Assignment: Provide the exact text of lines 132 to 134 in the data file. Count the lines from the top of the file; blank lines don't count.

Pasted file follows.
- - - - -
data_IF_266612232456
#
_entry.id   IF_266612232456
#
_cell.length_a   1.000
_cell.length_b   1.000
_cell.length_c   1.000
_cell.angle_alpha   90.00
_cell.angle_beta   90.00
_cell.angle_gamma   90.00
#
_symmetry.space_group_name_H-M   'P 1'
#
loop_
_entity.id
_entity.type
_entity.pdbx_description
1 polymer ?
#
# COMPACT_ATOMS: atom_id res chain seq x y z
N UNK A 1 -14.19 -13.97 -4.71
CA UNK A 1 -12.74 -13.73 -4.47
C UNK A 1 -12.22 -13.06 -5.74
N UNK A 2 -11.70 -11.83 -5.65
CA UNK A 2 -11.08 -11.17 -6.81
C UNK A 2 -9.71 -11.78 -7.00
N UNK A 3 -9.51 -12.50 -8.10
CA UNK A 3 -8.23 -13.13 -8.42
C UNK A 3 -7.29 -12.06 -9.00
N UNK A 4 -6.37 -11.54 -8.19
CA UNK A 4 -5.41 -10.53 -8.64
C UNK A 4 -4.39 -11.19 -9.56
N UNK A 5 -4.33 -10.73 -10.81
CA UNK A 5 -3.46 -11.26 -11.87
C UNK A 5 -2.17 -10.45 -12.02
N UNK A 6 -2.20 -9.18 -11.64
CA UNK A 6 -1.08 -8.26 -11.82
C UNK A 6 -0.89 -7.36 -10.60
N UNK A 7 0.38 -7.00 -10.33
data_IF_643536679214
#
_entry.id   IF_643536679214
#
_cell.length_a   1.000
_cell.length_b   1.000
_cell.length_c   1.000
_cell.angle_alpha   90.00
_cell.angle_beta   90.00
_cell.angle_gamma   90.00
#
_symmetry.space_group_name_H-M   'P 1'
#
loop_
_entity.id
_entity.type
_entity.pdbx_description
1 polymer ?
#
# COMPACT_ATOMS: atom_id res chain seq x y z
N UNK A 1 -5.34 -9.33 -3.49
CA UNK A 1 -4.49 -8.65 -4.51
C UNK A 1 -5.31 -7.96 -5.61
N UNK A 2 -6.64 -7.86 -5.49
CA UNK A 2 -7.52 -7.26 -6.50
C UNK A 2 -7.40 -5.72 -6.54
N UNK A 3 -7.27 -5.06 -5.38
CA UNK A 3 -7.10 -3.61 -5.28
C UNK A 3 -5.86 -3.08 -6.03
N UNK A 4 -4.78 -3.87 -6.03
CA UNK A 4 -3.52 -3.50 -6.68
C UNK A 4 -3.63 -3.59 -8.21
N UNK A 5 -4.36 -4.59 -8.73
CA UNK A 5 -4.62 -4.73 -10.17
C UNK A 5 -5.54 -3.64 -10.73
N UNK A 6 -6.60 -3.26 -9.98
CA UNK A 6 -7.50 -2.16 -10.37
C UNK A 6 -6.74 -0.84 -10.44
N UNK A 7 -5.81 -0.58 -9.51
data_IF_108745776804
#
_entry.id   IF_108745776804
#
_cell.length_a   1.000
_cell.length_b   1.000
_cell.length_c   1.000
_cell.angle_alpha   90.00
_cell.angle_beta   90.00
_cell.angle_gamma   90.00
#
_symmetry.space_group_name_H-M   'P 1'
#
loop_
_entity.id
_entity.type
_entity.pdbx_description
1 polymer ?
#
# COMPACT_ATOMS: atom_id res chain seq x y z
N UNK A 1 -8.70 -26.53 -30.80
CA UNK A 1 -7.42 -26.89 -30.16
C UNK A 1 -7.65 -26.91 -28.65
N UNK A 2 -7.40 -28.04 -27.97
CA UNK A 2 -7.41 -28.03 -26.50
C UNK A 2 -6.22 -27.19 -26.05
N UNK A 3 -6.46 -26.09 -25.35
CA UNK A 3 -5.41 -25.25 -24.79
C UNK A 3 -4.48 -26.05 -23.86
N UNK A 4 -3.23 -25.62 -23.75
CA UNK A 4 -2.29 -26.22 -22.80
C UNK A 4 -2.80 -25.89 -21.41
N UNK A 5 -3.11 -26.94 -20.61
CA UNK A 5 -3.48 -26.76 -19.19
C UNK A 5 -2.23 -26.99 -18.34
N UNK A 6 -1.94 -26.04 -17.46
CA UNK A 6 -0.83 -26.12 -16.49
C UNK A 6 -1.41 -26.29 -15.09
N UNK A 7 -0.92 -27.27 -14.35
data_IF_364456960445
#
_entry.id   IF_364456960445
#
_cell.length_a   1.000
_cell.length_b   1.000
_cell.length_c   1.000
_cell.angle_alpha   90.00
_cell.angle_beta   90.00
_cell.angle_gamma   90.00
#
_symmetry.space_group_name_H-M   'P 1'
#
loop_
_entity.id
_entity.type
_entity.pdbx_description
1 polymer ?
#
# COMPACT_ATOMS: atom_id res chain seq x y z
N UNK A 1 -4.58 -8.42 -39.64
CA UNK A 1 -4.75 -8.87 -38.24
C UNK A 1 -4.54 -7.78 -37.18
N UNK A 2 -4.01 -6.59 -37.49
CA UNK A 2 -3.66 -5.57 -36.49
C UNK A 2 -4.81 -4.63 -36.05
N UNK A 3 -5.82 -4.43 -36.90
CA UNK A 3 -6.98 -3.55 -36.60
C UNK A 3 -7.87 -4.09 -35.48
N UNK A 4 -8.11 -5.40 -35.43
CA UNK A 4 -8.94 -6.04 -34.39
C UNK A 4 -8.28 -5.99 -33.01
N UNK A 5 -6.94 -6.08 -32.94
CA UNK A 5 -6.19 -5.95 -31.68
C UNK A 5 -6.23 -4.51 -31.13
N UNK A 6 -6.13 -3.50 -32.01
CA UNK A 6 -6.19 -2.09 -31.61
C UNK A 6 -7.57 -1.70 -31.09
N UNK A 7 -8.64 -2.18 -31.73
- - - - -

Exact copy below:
_entity.id
_entity.type
_entity.pdbx_description